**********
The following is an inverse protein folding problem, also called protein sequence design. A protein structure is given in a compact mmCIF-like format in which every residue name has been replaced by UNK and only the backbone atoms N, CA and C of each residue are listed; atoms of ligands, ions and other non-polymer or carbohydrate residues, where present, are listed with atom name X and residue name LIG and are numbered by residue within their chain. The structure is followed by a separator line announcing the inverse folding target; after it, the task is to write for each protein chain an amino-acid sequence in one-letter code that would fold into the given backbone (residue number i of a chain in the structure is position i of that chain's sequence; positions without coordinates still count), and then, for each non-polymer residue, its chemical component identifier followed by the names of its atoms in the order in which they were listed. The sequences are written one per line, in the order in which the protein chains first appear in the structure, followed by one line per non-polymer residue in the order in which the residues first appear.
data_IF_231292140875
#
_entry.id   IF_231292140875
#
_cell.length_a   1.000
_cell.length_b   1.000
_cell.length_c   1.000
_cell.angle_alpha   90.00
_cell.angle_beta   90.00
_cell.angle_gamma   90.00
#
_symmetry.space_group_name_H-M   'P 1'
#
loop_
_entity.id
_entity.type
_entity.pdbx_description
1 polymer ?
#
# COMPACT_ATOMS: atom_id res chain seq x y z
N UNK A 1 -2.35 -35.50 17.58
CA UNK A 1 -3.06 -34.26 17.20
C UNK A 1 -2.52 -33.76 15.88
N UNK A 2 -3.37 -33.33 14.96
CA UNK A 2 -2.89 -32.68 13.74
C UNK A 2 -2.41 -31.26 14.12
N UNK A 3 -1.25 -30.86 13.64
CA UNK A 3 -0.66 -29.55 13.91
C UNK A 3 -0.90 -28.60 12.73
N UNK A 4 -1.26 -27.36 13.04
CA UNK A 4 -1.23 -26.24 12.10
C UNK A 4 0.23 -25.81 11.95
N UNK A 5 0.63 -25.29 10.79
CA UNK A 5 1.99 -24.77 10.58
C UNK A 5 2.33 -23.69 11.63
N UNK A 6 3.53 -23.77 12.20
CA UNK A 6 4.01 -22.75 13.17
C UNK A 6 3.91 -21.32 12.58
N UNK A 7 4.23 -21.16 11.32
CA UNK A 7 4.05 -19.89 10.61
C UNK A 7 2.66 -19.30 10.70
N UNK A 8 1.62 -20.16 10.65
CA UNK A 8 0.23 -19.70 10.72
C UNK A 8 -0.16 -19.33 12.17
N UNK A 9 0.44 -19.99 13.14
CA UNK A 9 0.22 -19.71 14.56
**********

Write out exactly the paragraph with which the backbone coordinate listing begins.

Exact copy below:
The following is an inverse protein folding problem, also called protein sequence design. A protein structure is given in a compact mmCIF-like format in which every residue name has been replaced by UNK and only the backbone atoms N, CA and C of each residue are listed; atoms of ligands, ions and other non-polymer or carbohydrate residues, where present, are listed with atom name X and residue name LIG and are numbered by residue within their chain. The structure is followed by a separator line announcing the inverse folding target; after it, the task is to write for each protein chain an amino-acid sequence in one-letter code that would fold into the given backbone (residue number i of a chain in the structure is position i of that chain's sequence; positions without coordinates still count), and then, for each non-polymer residue, its chemical component identifier followed by the names of its atoms in the order in which they were listed. The sequences are written one per line, in the order in which the protein chains first appear in the structure, followed by one line per non-polymer residue in the order in which the residues first appear.